Are you saying it's not possible to regulate steam pressure or where is that harshness coming from?

I know for a fact they regulate the catapults according to air craft weight and the whole process of putting steam into a piston ensures a gradual delivery of force.


RE: Not that surprising
By EJ257 on 10/20/2010 9:39:22 AM , Rating: 2
quote:
Are you saying it's not possible to regulate steam pressure or where is that harshness coming from? I know for a fact they regulate the catapults according to air craft weight and the whole process of putting steam into a piston ensures a gradual delivery of force.


They do regulate the amount of steam they use based on aircraft weight. But...and here is where the harshness comes in...when they push the button to release that steam, all of it gets dumped into the piston in a very short time. With the EM catapult system they are saying it will be a gradual ramp up of force so it pretty much eliminates the initial shock like with a steam catapult.


RE: Not that surprising
By 91TTZ on 10/20/2010 10:26:01 AM , Rating: 2
Steam catapults are cheaper than to a rail gun system. In fact, they're so simple that they've been in reliable use for the last 60 years.

You have people who make aircraft carriers for a living using steam catapults because they're tried and true, and then you have some random poster on a website saying that they're doing it all wrong. Who are we to believe?

quote:
Steam is far less simple than an electric motor.


Wrong, the steam is already on the ship regardless of whether they use a steam catapult or not.

quote:
Steam is far less reliable than an electric motor.


Really? It's simple, low-tech and is effective. What's bad about that?

quote:
The fresh water needed for the steam piston to work must be desalanized, requiring time, energy, and additional maintenance.


Any seagoing vessel is going to have a desalination plant onboard whether they use steam catapults or not.


RE: Not that surprising
By Samus on 10/20/10, Rating: 0
RE: Not that surprising
By 91TTZ on 10/20/2010 12:05:15 PM , Rating: 2
They're looking into it for the upcoming Gerald Ford class carriers, but so far they haven't committed to it. It was on a list of "nice-to-have's" for a new carrier but that idea hasn't come to fruition yet.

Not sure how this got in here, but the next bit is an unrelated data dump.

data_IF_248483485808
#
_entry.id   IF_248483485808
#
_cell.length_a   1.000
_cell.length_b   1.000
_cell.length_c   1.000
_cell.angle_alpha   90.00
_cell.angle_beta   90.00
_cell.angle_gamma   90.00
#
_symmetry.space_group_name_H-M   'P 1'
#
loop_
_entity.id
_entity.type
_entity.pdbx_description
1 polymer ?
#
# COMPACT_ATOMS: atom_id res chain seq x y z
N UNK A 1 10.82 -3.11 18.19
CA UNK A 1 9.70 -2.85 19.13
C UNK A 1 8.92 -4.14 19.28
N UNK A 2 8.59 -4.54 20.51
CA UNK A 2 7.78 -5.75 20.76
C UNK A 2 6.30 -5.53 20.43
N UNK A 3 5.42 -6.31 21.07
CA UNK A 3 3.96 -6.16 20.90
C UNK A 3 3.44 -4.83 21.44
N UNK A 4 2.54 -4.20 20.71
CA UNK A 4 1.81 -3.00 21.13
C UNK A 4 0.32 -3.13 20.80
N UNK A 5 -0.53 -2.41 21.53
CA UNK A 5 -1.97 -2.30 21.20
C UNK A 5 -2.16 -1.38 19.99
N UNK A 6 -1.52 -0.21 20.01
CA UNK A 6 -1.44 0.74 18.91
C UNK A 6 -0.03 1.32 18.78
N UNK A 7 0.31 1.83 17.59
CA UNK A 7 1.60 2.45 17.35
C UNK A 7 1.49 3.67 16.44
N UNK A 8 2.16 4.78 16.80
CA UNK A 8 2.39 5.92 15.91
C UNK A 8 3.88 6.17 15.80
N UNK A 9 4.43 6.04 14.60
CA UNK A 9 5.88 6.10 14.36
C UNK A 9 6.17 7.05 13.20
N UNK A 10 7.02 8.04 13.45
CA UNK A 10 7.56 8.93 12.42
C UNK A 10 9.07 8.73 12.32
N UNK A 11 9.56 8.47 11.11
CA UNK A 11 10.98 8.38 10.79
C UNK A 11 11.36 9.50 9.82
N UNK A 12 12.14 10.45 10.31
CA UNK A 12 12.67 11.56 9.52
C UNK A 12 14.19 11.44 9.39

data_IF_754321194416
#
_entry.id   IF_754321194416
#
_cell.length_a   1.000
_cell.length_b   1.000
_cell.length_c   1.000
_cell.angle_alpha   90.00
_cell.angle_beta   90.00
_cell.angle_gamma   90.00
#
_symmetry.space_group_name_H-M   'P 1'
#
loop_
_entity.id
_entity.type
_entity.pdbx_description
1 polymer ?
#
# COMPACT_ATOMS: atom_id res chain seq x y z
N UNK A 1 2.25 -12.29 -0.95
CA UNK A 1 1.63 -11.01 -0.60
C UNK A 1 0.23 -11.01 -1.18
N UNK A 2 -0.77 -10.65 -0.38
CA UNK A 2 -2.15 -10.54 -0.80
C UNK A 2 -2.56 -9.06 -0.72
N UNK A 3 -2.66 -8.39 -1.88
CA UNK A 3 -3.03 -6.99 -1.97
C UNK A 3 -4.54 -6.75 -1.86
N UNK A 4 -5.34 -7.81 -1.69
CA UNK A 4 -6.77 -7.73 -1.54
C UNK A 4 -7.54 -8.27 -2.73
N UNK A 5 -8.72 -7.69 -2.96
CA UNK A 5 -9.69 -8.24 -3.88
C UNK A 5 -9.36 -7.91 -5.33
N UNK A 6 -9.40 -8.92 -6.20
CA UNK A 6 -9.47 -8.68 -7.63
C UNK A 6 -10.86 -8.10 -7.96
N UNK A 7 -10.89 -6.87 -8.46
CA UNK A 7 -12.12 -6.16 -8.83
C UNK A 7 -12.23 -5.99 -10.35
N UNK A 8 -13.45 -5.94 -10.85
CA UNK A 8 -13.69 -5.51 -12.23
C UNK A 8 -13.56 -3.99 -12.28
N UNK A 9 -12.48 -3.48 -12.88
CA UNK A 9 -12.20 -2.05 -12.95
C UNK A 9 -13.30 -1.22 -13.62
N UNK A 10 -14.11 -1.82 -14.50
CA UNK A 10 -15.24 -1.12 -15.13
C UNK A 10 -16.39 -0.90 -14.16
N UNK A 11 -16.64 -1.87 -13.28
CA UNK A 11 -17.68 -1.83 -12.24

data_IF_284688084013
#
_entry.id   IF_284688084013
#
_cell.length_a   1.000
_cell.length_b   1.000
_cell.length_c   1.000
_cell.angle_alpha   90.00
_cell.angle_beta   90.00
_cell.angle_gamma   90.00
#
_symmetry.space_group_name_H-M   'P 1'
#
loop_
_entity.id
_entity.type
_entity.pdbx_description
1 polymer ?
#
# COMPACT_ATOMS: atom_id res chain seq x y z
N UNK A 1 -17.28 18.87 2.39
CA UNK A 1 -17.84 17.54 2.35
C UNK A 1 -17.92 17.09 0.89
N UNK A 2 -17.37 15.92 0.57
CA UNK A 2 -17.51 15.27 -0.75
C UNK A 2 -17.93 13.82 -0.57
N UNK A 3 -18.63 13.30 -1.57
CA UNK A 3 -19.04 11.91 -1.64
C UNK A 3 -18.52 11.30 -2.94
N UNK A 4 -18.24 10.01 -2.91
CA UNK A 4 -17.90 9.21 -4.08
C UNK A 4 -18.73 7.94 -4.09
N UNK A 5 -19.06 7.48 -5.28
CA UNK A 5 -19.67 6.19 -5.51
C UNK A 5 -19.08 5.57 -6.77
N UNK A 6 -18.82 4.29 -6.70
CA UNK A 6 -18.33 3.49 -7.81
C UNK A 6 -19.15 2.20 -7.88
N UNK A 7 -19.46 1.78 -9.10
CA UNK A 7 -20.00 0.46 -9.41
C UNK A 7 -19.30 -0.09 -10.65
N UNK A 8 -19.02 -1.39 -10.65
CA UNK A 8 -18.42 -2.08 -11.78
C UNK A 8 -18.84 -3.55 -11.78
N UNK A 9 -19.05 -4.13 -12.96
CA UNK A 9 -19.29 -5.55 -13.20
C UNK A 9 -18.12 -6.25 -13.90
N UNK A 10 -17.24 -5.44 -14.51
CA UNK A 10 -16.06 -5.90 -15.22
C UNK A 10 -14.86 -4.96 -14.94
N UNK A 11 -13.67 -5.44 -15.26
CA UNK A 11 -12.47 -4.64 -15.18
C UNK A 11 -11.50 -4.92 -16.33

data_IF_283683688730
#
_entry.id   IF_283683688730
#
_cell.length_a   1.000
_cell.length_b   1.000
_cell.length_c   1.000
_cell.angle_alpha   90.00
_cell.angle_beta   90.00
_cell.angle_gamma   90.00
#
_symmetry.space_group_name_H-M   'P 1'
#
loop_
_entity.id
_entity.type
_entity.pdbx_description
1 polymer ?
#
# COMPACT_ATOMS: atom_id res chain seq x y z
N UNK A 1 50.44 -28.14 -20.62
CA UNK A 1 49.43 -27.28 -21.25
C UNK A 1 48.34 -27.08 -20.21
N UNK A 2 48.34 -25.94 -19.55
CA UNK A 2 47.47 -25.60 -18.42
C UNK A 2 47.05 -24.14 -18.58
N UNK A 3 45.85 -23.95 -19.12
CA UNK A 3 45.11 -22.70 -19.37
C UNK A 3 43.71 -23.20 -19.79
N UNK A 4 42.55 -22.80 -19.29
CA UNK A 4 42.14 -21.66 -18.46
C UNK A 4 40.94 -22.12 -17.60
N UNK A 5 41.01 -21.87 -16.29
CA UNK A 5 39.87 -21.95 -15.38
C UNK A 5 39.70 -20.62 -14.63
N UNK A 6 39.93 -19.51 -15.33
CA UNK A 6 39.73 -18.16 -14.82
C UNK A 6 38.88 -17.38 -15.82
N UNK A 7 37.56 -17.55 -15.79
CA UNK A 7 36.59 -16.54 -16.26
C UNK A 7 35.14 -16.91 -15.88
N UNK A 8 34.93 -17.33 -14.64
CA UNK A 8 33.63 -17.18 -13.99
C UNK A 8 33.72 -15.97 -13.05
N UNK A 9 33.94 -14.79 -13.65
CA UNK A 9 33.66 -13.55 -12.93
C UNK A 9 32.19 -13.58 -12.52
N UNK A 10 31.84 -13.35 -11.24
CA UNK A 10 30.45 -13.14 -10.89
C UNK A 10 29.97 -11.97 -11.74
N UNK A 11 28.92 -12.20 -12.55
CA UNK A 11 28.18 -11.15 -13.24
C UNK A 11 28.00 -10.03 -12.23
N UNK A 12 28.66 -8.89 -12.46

It's not that it's a far-fetched idea, it's perfectly doable. But it's probably going to be more expensive than the setup they currently use, and the benefits might not outweigh the costs.


RE: Not that surprising
By SPOOFE on 10/20/10, Rating: -1
RE: Not that surprising
By cannonac on 10/20/2010 6:16:12 AM , Rating: 2
Erm, last time I looked, the RR MT30 was a gas turbine power plant.

They should have selected a nuclear powered carrier. Less costly in the long run and very reliable. Plus, it can provide the steam for the cats if you want to use steam cats instead of EM.


RE: Not that surprising
By xthetenth on 10/20/2010 10:48:31 AM , Rating: 2
Missed a big advantage of nuke plants. They can cruise at top speed to get on station, which is huge when you only have one or two of the things. It's a very large increase in the time it can spend on station, and therefore value. Plus, you can spool up a nuke plant to max power much faster, allowing flight ops to be launched faster, which when combined with a nuke ship's bigger avgas bunkerage makes the air wing much more effective. I'm guessing they were trying to avoid the epic Charles de Gaulle deck stress screwup (why the island is front on those like no decent carrier).


RE: Not that surprising
By Nightraptor on 10/19/2010 8:25:44 PM , Rating: 4
You mean like they are already planning to install in the Gerald Ford class of carriers??

http://en.wikipedia.org/wiki/Gerald_R._Ford_class_...

(5th bullet point under "features")


RE: Not that surprising
By marvdmartian on 10/20/2010 9:03:52 AM , Rating: 1
From what I've heard, though, they're having problems with the design of the electro-mechanical catapults on the Ford. It's entirely possible, that it could cause the ship to take longer to build, or that they could even go so far as to switch it back to a steam catapult design, if necessary.
EM catapults are definitely the wave of the future, but not until the navy has a proven design that they are sure will last 50+ years, without fail. Steam catapults have been around for as long as they have, because they're KISS engineering.


RE: Not that surprising
By xthetenth on 10/20/2010 10:52:02 AM , Rating: 2
Plus, the usn has money for r&d. The British are desperately trying to just get two decks so one can be on station, they don't have spare cash.


RE: Not that surprising
By Iaiken on 10/20/2010 9:43:19 AM , Rating: 2
quote:
Using such a system is quicker to charge and can be used on a smaller carriers.